- Aperol: It is an Italian alcoholic drink created by the Barbieri company and its origin dates back to 1919. It is currently owned by the Campari group. It seems to have gained popularity after the Second World War. It consists of bitter orange, rhubarb, gentian and cinchona. It is very similar to the Campari, but with a softer, less bitter taste and more orange color.
- Lemon juice: One of the most widely used natural ingredients in cocktails.
Giving a different finish.
When I started to investigate this cocktail, I saw that some presentations had “egg white” on their surface. If you know Pisco Sour, you know what I mean. A smooth and creamy layer on the surface.
Ok, I fell in love with it. If I already like Pisco, I said… It’s going to work very well here! So I decided to add that creamy layer on the surface that, I’m telling you, doesn’t provide any egg flavor. In fact, you only feel the softness/foam when you drink it. But nothing else. Of course, in case you want to skip this step, you can do it without any problem! It is a merely decorative step 😉
To finish the cocktail you will only have to decorate it with a paper plane or with an orange or lemon peel, as you prefer.
Recipe Paper Plane Cocktail
Ingredients for 1 cocktail
- 20 ml or 3/4 oz Bourbon Whisky
- 20 ml or 3/4 oz of Amaro or Amaro Nonino
- 20 ml or 3/4 oz of Aperol
- 20 ml or 3/4 oz freshly squeezed lemon juice
- 1 egg white
- 1 paper plane
* Remember to consume responsibly
Make Paper Plane cocktail.
- Prepare a cold glass. In my case I used a whisky glass, but a champagne flattened glass can also be used.
- Fill a Boston shaker with ice along with all the liquor, lemon juice and egg white.
- Close the shaker and shake vigorously to mix all the ingredients well. To emulsify everything with the egg white, we need it to be very cold so that a foam with a texture similar to meringue is formed. About 30 seconds of shaking would be more than enough.
- Open the shaker, place a strainer over it and pour the cocktail into the glass.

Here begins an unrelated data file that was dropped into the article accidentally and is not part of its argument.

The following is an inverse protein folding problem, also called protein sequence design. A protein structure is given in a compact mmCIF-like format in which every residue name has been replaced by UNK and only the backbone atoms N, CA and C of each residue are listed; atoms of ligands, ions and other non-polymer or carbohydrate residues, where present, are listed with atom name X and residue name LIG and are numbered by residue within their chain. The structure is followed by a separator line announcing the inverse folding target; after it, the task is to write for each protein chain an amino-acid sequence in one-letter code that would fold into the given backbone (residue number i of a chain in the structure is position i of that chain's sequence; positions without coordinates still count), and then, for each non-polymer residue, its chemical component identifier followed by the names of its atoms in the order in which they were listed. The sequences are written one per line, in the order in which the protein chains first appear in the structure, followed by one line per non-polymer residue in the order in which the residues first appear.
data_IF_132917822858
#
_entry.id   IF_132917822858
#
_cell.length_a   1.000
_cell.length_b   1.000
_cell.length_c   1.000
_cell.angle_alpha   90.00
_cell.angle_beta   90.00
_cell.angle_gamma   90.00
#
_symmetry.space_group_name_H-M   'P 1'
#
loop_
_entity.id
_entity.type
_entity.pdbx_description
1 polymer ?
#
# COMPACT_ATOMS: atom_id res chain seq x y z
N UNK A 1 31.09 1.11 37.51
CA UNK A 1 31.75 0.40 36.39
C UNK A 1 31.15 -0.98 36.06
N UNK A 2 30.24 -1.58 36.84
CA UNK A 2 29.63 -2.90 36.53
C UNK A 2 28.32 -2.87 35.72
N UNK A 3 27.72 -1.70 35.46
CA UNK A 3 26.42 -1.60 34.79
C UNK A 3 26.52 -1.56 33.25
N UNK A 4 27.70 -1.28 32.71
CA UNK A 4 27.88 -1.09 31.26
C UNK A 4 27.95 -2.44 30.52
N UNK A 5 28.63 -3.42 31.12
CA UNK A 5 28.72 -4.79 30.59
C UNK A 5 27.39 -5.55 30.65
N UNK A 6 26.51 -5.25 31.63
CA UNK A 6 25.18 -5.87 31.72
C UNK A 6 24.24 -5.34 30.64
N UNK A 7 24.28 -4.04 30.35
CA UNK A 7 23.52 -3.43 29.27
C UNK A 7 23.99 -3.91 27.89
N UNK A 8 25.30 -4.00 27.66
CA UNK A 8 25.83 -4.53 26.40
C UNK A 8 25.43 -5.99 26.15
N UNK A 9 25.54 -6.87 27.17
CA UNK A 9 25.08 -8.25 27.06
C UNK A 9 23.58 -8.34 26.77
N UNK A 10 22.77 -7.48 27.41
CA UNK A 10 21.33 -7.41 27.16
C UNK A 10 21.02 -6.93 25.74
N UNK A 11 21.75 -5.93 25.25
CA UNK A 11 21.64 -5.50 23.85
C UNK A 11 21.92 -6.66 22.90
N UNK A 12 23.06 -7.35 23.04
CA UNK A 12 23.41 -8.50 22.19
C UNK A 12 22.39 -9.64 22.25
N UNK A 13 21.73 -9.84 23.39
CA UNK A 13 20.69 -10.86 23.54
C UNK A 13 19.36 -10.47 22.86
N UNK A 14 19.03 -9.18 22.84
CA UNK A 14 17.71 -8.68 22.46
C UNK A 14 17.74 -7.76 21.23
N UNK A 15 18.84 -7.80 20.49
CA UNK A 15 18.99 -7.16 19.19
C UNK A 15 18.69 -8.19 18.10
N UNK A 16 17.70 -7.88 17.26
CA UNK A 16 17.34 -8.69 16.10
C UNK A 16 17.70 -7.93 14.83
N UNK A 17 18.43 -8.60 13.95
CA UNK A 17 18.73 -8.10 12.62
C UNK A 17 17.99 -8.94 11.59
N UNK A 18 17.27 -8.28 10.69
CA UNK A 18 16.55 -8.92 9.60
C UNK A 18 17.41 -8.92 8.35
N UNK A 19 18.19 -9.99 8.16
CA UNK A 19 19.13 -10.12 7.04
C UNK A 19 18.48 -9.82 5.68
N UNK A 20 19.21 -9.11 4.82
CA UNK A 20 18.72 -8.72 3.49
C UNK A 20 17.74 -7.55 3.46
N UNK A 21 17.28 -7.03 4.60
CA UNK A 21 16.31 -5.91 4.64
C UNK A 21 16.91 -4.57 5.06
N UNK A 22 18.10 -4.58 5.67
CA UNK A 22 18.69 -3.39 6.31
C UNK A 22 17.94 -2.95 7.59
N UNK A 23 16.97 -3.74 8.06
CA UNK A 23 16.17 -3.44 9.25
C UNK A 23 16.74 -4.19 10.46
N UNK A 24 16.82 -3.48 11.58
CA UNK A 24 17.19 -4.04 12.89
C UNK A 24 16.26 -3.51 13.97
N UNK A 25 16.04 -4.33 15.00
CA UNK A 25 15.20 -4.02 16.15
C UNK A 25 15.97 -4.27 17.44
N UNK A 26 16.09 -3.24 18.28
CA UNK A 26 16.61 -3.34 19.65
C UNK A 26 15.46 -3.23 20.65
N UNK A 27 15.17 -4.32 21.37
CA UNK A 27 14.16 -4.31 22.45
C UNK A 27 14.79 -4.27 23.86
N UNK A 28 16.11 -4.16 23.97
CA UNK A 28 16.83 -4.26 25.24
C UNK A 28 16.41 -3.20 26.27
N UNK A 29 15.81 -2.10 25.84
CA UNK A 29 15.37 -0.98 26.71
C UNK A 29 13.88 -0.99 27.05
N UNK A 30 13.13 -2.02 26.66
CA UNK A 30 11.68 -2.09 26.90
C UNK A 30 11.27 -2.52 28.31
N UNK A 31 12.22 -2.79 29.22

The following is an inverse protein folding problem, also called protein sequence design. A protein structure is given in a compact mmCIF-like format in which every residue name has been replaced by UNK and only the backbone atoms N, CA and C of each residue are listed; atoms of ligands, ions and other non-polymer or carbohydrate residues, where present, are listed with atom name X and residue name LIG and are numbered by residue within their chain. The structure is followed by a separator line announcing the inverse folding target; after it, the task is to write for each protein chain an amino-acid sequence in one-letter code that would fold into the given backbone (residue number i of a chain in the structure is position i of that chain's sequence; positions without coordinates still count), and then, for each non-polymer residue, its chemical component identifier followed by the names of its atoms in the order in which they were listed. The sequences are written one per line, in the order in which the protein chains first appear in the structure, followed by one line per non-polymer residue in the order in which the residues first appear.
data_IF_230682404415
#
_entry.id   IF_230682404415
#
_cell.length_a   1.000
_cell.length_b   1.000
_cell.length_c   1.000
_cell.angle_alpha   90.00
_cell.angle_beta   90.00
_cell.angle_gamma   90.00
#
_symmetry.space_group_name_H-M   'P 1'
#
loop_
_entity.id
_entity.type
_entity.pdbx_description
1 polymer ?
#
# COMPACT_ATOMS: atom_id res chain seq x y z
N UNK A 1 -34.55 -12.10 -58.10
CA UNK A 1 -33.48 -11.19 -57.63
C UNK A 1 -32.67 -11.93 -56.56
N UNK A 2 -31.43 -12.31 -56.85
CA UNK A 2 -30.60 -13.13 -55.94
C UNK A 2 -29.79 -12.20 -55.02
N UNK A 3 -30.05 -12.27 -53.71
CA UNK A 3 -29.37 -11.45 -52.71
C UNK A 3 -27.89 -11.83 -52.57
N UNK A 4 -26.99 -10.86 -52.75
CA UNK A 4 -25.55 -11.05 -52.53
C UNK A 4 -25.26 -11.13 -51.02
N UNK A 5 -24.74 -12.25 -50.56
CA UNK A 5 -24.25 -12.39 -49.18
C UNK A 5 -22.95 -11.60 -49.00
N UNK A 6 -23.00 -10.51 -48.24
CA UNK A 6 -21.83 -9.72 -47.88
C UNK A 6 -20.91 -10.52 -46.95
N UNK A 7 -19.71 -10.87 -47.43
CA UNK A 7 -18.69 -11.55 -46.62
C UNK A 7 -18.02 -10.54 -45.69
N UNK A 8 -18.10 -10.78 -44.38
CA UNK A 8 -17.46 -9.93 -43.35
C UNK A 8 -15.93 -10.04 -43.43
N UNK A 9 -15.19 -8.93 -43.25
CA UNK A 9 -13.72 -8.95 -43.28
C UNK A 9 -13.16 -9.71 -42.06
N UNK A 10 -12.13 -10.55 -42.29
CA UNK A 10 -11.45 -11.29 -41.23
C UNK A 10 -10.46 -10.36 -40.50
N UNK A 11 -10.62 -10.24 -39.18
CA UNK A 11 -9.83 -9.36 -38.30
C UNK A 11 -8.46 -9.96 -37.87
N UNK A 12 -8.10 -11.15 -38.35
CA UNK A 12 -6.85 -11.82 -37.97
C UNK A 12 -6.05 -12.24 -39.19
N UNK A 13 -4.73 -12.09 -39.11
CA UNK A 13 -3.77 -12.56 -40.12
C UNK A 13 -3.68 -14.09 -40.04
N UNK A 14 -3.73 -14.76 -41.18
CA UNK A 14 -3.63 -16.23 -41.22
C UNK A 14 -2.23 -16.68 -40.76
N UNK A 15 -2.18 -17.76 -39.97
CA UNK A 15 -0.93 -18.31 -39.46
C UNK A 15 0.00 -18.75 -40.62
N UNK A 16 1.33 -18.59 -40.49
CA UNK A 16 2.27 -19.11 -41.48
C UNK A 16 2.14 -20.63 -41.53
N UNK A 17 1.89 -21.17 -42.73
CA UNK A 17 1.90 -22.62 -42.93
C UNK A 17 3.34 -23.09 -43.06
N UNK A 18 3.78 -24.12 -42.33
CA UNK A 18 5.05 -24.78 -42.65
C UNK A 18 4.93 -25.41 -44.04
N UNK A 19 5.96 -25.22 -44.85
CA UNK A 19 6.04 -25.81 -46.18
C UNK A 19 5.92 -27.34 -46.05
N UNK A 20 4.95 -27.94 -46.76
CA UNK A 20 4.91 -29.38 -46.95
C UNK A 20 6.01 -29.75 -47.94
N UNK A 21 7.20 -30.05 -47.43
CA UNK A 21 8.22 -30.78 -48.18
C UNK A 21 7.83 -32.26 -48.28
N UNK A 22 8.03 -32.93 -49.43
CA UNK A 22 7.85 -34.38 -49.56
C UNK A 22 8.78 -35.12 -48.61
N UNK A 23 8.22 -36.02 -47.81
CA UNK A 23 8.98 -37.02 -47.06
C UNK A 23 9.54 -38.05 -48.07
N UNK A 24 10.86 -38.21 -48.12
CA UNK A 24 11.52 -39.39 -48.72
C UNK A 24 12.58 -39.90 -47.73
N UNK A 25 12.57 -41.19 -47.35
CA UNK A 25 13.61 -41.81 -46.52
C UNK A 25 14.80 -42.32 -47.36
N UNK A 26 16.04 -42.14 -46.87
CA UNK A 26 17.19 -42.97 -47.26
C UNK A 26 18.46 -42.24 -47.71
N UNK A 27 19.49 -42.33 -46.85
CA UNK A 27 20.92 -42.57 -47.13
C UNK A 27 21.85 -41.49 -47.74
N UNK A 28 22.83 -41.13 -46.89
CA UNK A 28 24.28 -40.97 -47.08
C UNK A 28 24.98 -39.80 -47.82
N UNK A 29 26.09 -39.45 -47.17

- Decorate with a paper plane and serve.
- The choice of the quality of the liquors is important for the final result to be good.
- Once we add the ice along with the liqueurs and lemon juice, we must shake it vigorously to integrate it and cool it. But we cannot delay too much, otherwise the ice will start to melt and water down the cocktail.
- In case your shaker gets stuck after shaking, don't worry about it. This is normal due to the change in temperature and gases. To open it, you can do two things: either tap it on the side, near the edge, with the palm of your hand, or pull the glass in the same direction it is facing.
- If the glass in which we serve the cocktail is previously chilled, it will help us to keep it fresh for longer.
- Lemon juice can be replaced by natural orange juice, but if you want to enjoy the classic and original Paper Plane cocktail, you must use lemon juice.
- This cocktail is usually served with a small paper plane, although it is also common to serve it with an orange or lemon peel.
- You can add as much white foam as you like. In my case I made a format with more quantity and another with less. My husband prefers the second one, while in my case, I like it with more foam... I leave this to your choice.
- Remember to consume responsibly.
I hope you like and lenjoyo this new section as much as I do. And, of course, that one day you'll dare to try this Paper Plane Cocktail. It's true that some time ago I thought about how to make the best Cuban Mojito, but now it's here to stay.
If you ask me what it tastes like, I'd say it's a mixture of bitter, sweet and citrus flavours. My husband, while drinking it, told me that he found it very refreshing. He liked it very much, but what surprised him most was that, in spite of having many liquors (some of them with a high alcoholic content), the taste was very pleasant.
With this cocktail I wish you a wonderful end to Sunday and the beginning of the week!
Source: Advanced Mixology
Remember to consume responsibly